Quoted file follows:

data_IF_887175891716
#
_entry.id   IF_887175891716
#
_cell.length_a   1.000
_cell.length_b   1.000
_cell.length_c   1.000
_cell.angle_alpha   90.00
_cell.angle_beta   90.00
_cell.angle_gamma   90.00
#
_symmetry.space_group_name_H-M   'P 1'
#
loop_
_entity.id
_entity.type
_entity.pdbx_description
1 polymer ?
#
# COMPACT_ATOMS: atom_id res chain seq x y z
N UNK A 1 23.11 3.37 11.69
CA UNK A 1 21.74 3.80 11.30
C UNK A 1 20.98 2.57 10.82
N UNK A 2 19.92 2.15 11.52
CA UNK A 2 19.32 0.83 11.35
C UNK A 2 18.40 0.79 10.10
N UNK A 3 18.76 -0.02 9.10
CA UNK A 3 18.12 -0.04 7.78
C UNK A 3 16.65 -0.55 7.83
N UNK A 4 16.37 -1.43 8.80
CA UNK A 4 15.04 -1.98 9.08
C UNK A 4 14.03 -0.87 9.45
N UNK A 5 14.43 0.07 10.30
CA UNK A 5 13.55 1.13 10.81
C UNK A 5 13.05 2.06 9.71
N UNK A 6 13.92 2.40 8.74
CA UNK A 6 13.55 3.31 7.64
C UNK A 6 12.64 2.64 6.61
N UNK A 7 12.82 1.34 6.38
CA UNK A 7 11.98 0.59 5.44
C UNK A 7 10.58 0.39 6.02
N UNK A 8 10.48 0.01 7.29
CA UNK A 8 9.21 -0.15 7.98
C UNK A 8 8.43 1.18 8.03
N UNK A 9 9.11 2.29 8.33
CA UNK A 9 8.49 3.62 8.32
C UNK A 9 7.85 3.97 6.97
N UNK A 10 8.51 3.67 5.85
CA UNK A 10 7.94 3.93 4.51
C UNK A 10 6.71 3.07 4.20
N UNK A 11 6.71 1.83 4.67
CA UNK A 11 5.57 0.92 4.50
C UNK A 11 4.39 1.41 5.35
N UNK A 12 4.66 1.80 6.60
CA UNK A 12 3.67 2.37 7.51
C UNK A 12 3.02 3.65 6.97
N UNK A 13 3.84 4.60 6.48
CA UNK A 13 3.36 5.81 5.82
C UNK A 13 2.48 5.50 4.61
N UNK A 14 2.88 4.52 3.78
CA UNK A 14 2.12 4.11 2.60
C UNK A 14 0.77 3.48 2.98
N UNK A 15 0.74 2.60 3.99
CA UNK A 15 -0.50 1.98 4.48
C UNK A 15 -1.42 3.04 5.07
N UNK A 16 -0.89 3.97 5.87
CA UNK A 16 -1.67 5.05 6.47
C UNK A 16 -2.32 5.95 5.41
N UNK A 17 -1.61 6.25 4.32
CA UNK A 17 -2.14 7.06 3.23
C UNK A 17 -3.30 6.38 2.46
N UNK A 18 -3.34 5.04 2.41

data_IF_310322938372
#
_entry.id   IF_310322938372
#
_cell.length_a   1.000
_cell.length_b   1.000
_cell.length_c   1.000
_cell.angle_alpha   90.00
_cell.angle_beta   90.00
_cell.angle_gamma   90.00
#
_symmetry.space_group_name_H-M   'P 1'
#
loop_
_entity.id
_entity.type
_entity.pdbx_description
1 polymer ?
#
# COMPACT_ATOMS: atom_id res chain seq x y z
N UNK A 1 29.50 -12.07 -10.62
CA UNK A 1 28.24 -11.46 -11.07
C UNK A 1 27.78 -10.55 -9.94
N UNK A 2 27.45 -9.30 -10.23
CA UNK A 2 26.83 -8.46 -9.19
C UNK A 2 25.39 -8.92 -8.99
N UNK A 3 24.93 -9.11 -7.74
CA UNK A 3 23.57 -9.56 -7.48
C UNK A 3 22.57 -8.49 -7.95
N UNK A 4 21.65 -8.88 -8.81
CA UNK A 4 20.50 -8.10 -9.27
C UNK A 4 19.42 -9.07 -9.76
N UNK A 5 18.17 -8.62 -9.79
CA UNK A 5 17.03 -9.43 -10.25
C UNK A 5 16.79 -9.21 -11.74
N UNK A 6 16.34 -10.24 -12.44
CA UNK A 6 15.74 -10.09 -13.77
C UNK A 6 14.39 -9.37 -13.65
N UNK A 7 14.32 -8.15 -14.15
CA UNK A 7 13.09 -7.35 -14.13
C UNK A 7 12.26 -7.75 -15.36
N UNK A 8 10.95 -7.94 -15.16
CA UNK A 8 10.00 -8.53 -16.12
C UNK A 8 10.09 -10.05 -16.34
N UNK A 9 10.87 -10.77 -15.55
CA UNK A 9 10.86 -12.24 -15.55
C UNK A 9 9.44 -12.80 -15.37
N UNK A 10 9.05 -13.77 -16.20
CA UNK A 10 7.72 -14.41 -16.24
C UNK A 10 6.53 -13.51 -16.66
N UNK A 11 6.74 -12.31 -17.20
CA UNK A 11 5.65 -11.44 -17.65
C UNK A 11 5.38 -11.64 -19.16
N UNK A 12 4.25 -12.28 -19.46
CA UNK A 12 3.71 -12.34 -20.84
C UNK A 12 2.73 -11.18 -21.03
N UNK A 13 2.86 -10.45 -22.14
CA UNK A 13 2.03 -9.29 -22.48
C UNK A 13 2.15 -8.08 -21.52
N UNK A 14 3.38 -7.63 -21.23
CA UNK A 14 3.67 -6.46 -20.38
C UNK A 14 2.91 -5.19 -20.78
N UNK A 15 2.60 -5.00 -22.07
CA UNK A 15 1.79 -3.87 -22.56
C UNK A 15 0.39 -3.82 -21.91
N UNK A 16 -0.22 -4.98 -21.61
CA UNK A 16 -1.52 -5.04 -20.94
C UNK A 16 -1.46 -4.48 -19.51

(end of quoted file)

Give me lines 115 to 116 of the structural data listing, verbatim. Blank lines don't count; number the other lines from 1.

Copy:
CA UNK A 8 10.00 -8.53 -16.12
C UNK A 8 10.09 -10.05 -16.34